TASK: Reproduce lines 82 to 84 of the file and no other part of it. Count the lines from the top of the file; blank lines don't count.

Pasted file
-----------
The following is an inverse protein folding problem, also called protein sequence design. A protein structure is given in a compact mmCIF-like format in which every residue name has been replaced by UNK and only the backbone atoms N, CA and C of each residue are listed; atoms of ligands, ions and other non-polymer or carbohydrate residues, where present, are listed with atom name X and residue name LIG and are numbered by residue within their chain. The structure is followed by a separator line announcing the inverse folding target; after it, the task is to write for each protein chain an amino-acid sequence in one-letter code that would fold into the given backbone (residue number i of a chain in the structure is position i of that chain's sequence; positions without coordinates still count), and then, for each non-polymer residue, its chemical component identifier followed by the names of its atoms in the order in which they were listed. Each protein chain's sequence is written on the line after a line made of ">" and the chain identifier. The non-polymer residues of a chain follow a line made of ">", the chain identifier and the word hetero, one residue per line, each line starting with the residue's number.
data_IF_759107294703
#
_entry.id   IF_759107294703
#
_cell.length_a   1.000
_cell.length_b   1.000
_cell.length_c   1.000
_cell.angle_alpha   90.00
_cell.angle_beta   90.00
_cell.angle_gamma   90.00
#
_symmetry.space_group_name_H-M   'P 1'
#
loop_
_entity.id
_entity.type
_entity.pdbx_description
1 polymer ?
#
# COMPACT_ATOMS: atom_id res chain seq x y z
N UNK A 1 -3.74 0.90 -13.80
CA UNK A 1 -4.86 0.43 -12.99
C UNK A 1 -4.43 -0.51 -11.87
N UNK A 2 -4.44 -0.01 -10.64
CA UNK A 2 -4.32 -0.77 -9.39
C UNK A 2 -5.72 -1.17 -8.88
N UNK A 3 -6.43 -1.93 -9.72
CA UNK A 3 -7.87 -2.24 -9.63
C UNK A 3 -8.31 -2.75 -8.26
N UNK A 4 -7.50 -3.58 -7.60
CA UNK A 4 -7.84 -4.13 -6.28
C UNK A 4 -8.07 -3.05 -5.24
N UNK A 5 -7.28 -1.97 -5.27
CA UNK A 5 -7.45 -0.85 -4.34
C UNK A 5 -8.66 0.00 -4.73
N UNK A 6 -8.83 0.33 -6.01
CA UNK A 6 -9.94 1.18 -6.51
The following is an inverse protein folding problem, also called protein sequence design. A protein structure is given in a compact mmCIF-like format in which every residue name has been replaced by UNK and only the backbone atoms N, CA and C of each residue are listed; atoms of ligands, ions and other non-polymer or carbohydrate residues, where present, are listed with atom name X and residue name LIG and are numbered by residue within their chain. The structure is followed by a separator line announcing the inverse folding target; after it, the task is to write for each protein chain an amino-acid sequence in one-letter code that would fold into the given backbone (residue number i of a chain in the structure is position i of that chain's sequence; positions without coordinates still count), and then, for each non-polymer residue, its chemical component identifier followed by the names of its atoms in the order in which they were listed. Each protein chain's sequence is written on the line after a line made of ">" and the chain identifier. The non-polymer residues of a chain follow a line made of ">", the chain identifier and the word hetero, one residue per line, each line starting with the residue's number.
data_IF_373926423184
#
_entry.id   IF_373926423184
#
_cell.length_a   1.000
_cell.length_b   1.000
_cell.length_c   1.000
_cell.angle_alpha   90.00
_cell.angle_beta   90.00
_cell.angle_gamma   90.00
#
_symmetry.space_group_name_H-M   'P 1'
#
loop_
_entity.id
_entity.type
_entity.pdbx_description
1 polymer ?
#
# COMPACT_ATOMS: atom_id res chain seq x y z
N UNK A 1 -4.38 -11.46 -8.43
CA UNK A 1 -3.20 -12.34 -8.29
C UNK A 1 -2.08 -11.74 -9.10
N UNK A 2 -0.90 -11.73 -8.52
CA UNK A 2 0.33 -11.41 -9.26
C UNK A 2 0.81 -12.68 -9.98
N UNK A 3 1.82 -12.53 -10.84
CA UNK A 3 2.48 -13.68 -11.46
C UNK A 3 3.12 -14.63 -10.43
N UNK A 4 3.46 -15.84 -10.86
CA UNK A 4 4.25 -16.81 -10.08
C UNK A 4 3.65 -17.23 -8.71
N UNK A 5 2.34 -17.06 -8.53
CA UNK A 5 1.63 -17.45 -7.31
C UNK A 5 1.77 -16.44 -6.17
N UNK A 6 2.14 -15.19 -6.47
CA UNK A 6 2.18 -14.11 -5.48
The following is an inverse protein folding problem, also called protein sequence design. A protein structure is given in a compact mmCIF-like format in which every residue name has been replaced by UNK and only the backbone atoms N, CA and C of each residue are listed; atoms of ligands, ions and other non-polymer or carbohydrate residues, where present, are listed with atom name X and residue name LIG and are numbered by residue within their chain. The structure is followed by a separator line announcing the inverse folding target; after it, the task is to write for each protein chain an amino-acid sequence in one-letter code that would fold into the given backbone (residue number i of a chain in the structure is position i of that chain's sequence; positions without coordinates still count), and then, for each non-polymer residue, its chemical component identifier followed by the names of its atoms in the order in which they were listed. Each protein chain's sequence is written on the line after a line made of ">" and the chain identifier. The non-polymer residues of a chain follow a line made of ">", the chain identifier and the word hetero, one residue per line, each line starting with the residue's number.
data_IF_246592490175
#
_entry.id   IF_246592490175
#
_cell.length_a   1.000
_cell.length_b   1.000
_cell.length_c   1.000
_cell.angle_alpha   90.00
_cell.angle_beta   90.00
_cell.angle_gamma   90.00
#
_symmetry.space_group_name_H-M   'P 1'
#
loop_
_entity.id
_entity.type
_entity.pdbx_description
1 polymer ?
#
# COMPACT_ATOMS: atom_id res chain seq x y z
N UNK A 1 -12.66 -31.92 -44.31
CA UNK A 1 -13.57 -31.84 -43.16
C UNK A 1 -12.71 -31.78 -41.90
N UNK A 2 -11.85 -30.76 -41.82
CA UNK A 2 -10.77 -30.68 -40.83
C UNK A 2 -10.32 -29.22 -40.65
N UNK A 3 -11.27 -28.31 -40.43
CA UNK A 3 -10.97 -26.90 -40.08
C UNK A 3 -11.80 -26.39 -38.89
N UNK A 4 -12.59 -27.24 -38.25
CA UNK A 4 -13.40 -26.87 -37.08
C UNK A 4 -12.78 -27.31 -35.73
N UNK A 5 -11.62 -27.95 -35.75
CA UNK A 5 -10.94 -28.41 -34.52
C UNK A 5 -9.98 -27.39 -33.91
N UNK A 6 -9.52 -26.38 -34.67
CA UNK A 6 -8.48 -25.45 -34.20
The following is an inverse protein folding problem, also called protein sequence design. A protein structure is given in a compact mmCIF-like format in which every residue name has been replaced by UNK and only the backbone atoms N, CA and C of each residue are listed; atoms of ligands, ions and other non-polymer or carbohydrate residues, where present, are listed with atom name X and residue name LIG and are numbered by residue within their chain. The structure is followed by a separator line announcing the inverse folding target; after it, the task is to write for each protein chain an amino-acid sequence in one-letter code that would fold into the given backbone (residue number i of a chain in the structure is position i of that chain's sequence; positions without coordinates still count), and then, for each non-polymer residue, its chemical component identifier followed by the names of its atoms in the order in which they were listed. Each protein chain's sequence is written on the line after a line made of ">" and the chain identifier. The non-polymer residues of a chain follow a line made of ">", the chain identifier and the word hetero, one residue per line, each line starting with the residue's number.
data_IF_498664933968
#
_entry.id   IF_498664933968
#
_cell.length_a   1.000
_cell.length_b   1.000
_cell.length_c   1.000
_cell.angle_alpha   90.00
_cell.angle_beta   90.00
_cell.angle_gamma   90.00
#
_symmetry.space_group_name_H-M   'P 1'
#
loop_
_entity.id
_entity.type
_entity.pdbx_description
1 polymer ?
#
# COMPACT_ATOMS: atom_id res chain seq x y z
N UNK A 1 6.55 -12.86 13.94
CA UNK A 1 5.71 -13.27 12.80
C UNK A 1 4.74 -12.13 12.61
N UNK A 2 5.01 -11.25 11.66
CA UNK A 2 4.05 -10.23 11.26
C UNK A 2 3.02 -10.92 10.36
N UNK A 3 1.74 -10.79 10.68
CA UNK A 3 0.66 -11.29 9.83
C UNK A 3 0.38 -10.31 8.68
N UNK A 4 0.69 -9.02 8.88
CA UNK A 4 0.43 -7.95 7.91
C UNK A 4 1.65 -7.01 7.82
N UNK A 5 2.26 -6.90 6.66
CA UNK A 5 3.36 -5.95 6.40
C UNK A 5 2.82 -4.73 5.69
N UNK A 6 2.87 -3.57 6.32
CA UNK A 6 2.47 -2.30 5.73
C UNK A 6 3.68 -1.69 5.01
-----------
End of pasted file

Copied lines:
_cell.length_a   1.000
_cell.length_b   1.000
_cell.length_c   1.000